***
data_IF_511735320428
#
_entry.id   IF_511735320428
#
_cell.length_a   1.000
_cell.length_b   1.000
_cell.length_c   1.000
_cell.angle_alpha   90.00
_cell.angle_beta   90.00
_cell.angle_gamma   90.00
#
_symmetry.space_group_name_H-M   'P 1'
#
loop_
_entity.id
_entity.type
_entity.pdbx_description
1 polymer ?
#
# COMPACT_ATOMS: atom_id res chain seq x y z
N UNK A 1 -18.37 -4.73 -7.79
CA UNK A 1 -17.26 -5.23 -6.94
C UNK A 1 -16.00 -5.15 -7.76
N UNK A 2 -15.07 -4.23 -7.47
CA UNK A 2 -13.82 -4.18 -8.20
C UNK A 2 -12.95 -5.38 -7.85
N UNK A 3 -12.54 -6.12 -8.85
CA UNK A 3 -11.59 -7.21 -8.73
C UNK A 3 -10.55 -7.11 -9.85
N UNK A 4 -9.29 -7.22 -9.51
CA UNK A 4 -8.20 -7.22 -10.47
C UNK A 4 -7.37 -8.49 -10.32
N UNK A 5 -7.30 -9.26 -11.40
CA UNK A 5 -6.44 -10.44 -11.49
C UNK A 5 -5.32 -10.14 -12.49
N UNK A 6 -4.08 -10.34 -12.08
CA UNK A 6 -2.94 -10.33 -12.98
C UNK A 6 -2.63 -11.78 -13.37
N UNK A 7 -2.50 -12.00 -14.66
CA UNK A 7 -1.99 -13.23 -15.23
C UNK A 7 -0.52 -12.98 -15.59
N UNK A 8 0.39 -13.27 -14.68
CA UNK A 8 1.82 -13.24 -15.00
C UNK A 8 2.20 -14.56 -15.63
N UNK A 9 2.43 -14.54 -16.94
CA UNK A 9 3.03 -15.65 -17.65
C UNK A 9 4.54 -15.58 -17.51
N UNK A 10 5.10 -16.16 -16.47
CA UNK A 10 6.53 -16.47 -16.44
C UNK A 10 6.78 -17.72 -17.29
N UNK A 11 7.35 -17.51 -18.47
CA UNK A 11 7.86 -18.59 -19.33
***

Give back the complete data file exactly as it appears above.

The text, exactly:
data_IF_511735320428
#
_entry.id   IF_511735320428
#
_cell.length_a   1.000
_cell.length_b   1.000
_cell.length_c   1.000
_cell.angle_alpha   90.00
_cell.angle_beta   90.00
_cell.angle_gamma   90.00
#
_symmetry.space_group_name_H-M   'P 1'
#
loop_
_entity.id
_entity.type
_entity.pdbx_description
1 polymer ?
#
# COMPACT_ATOMS: atom_id res chain seq x y z
N UNK A 1 -18.37 -4.73 -7.79
CA UNK A 1 -17.26 -5.23 -6.94
C UNK A 1 -16.00 -5.15 -7.76
N UNK A 2 -15.07 -4.23 -7.47
CA UNK A 2 -13.82 -4.18 -8.20
C UNK A 2 -12.95 -5.38 -7.85
N UNK A 3 -12.54 -6.12 -8.85
CA UNK A 3 -11.59 -7.21 -8.73
C UNK A 3 -10.55 -7.11 -9.85
N UNK A 4 -9.29 -7.22 -9.51
CA UNK A 4 -8.20 -7.22 -10.47
C UNK A 4 -7.37 -8.49 -10.32
N UNK A 5 -7.30 -9.26 -11.40
CA UNK A 5 -6.44 -10.44 -11.49
C UNK A 5 -5.32 -10.14 -12.49
N UNK A 6 -4.08 -10.34 -12.08
CA UNK A 6 -2.94 -10.33 -12.98
C UNK A 6 -2.63 -11.78 -13.37
N UNK A 7 -2.50 -12.00 -14.66
CA UNK A 7 -1.99 -13.23 -15.23
C UNK A 7 -0.52 -12.98 -15.59
N UNK A 8 0.39 -13.27 -14.68
CA UNK A 8 1.82 -13.24 -15.00
C UNK A 8 2.20 -14.56 -15.63
N UNK A 9 2.43 -14.54 -16.94
CA UNK A 9 3.03 -15.65 -17.65
C UNK A 9 4.54 -15.58 -17.51
N UNK A 10 5.10 -16.16 -16.47
CA UNK A 10 6.53 -16.47 -16.44
C UNK A 10 6.78 -17.72 -17.29
N UNK A 11 7.35 -17.51 -18.47
CA UNK A 11 7.86 -18.59 -19.33